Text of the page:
Growing up, I was a big fan of Jimmy Connors. His return of a serve was considered the best in the world for a long time (before Andre Agassi came along). Connors seemed to take great pride in returning some of the fastest cannonball serves. It also became my favorite shot in tennis. Most of the principles I learned from watching Jimmy still hold true today.
Move forward before your split step
When your opponent tosses the ball, move forward a step or two. Try to time your split step with his contact and react to the direction of the ball. By moving forward, you will cut off the angles somewhat and your lateral movement will be more explosive. When returning some of the biggest serves, I always envisioned being a goalie ready to “dive” into the corner.
Shorten your swing
When you are returning first serves, all you should be thinking is to use the pace of the ball. By shortening your backswing, you give yourself a better chance to meet the ball in the desired contact zone. If you normally have a loopy swing in your baseline play, you might want to straighten out your swing path on the return of the serve. This will enable you to make solid contact more often and your confidence will grow.
Go against the grain
To give yourself the best chance of returning big serves, let your natural body rotation tell you where you should aim the ball. For a right-handed player on the deuce court, that means you will be aiming your forehand cross-court and your backhand straight ahead. And on the ad court, you will be aiming your forehand straight ahead and your backhand cross-court. By just focusing on the timing of the contact and on your body rotation, this should make a lot of sense. An added bonus is that balls that are caught “late” will still safely land in the playing area and will give you a fighting chance.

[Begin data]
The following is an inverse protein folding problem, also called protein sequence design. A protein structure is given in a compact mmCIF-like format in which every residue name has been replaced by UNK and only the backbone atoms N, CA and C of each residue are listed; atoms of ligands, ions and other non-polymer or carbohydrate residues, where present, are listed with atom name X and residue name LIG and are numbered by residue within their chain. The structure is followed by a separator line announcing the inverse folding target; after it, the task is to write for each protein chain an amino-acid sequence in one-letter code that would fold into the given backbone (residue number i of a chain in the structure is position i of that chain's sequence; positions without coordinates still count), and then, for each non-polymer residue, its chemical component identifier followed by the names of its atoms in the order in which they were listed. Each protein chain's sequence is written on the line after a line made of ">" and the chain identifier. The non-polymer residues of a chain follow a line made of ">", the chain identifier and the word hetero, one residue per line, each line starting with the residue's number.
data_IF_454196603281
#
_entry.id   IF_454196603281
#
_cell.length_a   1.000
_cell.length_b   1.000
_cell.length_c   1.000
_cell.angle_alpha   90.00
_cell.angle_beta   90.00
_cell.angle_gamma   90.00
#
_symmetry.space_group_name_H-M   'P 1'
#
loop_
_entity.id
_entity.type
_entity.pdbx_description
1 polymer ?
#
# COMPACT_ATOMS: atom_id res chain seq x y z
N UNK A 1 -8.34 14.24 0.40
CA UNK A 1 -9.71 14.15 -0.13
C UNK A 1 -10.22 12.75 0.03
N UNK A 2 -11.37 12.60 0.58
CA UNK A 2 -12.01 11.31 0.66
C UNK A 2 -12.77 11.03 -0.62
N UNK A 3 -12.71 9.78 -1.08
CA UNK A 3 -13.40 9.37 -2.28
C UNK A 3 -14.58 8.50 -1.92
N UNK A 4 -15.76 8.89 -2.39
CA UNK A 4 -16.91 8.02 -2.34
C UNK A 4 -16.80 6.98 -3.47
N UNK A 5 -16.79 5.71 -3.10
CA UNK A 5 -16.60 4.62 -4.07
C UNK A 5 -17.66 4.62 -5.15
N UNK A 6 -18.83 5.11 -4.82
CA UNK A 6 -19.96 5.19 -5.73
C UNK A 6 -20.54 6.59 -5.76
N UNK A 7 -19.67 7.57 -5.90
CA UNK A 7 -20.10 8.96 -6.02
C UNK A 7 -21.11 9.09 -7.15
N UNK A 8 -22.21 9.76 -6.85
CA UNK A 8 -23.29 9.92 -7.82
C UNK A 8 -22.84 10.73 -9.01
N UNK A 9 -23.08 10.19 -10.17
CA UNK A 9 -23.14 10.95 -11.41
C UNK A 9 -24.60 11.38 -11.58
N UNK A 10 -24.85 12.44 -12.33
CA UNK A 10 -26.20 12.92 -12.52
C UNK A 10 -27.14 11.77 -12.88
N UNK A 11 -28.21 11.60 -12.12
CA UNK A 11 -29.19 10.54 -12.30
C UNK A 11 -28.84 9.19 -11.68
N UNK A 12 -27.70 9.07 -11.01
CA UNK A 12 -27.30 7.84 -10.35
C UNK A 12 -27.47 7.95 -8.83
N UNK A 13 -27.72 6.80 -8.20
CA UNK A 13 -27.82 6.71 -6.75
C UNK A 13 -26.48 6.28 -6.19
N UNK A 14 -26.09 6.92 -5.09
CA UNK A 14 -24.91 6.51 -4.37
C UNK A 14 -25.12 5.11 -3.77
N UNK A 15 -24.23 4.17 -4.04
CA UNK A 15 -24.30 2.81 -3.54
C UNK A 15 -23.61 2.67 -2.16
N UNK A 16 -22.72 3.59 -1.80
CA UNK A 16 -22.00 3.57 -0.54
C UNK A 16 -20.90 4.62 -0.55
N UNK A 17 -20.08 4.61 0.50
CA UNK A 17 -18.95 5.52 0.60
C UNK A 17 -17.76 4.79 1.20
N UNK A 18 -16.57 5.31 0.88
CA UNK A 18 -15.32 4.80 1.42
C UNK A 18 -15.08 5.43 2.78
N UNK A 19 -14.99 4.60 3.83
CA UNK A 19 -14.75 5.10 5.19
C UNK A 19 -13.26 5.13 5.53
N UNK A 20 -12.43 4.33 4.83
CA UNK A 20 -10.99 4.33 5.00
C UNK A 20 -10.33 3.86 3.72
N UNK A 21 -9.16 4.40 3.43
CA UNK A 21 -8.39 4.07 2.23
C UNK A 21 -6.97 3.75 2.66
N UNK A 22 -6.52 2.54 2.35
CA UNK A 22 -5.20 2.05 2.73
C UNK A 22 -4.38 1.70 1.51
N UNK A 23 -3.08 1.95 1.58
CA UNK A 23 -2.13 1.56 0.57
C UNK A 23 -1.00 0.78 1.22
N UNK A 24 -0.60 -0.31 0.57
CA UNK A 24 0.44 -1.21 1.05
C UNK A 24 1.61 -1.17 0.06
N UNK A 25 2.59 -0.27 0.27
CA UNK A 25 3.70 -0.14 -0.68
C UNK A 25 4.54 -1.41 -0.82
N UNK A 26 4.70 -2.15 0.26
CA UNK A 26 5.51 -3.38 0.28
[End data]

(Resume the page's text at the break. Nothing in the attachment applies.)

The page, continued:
Change your return position
When you feel you are returning well, but you are still not winning many points, think about changing your position on the court. You can decide to move right up to the service line to take the balls earlier, or do the opposite and stand way back behind the baseline. Just like it is effective to mix up your serves to keep your opponent off balance, it is just as important to change your return position. It will change the timing on your opponent’s first shot and might be the key to changing your luck!